In the opening scene of The Seventh Seal (1957), the figure of Death approaches the returned Crusader Antonius Block, who sits alone on the beach, waves crashing beyond him. Death introduces himself, explains that he has walked beside Block for a long time, and it is now time to come with him. Very well, Block says – “My body is afraid, but I am not.”
As Death moves closer, Block hesitates, pleading, “Wait a moment.” Block then offers Death a game of chess – with two conditions. As long as Block’s side stays alive, he lives; and if Block wins, Death must set him free. The game begins and the movie proceeds, following Block through a homeland he barely recognizes – ravaged by a plague, whose citizens have turned desperate and violent. Block’s clever chess playing keeps him alive, one move at a time, as he scours the land for signs of hope and for a chance to perform his “one meaningful deed” before death.
I’ve chosen to reflect upon The Seventh Seal today for two reasons. First, the actor Max von Sydow, who played Antonius Block, just died in early March 2020 (right before coronavirus elevated to national emergency status). It seems only appropriate to honor him, given the circumstances. Second, I think this film offers wisdom for how to live in these uncertain times.
Like everyone else, I never imagined that I would live through a global pandemic as severe as the Spanish Flu. Yet, here we are. Many are sick and dying. Those who are physically well are suffering emotionally and spiritually. Some have used this moment to fulfill their talents in heroic self-sacrifice. Others have used this moment to manipulate their fellow humans. At current writing, we are all self-wardened prisoners of our own homes. The world has seemingly flipped upside down in a mere matter of days.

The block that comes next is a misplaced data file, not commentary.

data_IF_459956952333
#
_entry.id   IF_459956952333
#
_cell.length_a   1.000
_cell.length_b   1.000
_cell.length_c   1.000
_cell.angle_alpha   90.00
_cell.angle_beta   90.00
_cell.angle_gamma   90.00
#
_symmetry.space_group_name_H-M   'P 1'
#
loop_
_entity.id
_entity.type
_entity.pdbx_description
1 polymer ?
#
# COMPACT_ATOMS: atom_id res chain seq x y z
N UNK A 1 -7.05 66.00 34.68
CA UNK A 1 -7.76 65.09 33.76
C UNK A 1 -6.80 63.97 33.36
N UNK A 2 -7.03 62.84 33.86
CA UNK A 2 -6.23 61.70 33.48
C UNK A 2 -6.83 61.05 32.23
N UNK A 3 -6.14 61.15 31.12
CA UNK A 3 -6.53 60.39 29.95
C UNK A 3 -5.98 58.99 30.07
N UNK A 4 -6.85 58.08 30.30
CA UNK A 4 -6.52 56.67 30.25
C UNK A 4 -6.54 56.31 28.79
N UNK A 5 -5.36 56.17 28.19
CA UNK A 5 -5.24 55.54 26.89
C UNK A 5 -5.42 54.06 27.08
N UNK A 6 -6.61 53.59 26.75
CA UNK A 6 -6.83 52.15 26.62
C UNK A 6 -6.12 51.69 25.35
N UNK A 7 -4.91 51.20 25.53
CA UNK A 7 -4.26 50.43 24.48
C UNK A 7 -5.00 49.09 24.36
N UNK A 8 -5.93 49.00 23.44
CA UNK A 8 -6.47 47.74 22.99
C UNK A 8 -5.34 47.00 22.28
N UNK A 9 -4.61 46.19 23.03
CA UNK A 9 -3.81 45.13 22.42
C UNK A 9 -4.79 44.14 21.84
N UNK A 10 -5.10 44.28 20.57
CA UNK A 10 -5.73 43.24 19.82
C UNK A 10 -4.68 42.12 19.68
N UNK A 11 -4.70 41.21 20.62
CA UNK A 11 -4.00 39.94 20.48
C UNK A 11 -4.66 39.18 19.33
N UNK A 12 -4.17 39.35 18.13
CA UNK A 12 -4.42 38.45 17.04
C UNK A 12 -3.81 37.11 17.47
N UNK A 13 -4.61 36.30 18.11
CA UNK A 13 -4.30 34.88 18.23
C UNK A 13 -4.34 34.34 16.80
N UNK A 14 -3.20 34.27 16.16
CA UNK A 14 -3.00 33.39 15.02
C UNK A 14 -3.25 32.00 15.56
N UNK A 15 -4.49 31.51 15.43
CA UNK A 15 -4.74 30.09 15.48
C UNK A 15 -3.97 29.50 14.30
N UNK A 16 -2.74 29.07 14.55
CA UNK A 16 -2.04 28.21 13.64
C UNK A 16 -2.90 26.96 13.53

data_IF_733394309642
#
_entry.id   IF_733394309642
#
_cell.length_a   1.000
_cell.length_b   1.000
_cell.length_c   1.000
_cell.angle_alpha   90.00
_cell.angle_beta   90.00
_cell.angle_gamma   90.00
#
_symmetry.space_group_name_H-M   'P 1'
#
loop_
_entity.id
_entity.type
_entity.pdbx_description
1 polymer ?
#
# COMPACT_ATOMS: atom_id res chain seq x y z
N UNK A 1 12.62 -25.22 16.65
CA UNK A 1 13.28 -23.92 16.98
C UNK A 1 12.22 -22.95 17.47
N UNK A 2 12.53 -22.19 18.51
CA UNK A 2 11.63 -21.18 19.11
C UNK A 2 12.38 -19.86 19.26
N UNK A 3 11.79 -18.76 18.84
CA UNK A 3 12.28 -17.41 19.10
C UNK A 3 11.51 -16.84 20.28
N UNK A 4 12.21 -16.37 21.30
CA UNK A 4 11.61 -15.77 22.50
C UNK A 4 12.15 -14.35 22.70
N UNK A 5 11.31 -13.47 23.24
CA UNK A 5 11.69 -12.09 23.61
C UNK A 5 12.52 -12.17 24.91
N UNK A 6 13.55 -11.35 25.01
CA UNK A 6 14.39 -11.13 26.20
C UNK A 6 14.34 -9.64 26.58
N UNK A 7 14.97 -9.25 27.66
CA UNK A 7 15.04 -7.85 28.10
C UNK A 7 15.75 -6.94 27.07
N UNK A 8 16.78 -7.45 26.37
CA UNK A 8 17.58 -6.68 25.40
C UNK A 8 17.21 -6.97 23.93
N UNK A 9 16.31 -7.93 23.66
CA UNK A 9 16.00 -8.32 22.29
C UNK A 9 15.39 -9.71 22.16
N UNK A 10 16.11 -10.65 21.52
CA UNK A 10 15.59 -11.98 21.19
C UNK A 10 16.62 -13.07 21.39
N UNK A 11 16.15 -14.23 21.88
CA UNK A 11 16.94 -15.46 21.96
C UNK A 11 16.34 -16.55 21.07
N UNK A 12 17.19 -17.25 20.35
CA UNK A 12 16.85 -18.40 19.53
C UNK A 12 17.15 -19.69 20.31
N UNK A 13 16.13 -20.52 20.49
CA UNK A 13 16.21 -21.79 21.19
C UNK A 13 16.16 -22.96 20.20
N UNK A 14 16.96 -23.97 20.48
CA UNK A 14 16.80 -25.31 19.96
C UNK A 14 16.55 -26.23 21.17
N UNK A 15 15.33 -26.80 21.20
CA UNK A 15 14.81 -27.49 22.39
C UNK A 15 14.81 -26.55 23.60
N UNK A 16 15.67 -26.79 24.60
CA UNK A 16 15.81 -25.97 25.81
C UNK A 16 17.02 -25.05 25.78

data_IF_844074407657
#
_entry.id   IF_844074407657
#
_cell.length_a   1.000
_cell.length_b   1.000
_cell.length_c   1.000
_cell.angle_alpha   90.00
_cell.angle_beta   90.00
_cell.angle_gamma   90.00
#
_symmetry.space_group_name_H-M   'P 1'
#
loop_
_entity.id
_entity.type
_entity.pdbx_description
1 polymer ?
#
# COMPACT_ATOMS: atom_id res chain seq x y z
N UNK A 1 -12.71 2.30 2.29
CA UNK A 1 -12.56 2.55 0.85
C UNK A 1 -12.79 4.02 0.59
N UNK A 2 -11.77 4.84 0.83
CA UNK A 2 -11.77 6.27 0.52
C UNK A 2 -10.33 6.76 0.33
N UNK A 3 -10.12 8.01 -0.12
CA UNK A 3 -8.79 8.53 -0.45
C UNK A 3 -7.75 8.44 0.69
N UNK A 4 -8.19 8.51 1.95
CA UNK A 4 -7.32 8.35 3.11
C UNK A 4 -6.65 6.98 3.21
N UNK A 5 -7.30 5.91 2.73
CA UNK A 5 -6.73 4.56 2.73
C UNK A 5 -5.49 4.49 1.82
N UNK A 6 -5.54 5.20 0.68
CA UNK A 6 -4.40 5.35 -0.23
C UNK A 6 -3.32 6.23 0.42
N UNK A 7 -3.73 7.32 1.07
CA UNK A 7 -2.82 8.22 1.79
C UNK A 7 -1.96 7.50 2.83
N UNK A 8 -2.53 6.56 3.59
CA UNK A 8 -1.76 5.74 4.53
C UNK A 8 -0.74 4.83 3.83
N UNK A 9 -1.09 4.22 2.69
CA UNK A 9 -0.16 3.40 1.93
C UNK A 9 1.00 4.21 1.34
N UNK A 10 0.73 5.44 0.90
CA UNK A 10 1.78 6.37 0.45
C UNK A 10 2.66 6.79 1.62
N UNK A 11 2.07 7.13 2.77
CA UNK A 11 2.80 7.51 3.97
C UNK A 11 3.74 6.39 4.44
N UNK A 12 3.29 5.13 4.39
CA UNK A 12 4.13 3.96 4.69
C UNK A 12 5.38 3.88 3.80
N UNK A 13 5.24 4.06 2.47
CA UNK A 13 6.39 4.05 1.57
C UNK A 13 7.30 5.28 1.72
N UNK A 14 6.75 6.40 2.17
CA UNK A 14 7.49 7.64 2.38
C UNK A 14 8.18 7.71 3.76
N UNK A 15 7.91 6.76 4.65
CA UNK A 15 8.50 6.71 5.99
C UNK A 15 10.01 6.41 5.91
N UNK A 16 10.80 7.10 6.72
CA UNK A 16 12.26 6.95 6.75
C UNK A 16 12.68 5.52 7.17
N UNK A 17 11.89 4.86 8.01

How can we live, hope, or stay sane amidst such craziness?
Antonius Block inspires me – and not only because he is brave enough to challenge Death. Like Block, I too am vulnerable to despair. There is a terrific scene in which Block enters a church confessional, spilling his heart and his doubts to the priest, only to discover that the church has been abandoned, and the man he is speaking with is Death. Despite this shock, Block continues to play chess and refuses to surrender his freedom. I am with Block – let us keep playing the game, even when all seems lost.
At another critical point in the film, a crowd of flagellants appears in town, dredging their huge, grotesque crucifix through the mud as they whip each other’s backs raw and their preacher harangues the townspeople. They silence and stun the crowd – yet Block and his companions do not join them, and soon the flagellants go along their way. Their departure is fitting, as the ultimate spirituality of this film is about the interior life and the individual quest for redemption, rather than the slavish subjugation of our wills to brutish cult leaders.
Unsurprisingly, some religious figures today have capitalized on our current, collective fear – sometimes hinting and sometimes boldly decreeing that the coronavirus is a chastisement and punishment from God. Such assertions are without evidence, merit, or respectability. Do you, reader, believe such death-eaters to be deserving of our serious attention? Neither do I. Let us allow these mournful figures to clatter on down to the next town – they’ll be on their way soon enough.
There is another scene, terrific as the rest, in which Antonius Block befriends a traveling actor and his family. In a moment of serenity – even as the plague dangers creep closer and closer – the group shares a picnic on the hill, in which Block is able to locate an antidote to the fear that dominates his world: gratitude. Holding a bowl of berries gathered by Mia, the young wife and mother, Block says:
I’ll carry this memory between my hands as if it were a bowl filled to the brim with fresh milk… And it will be an adequate sign—it will be enough for me.
This hillside sacrament of simplicity awakens the true Crusader within Block – one who cherishes life, befriends Death, protects others before himself, and embraces the unknown. This is the transformed person and the selfless spiritual seeker I aspire to be during this coronavirus madness.
Peace and good to you. Stay safe and be well.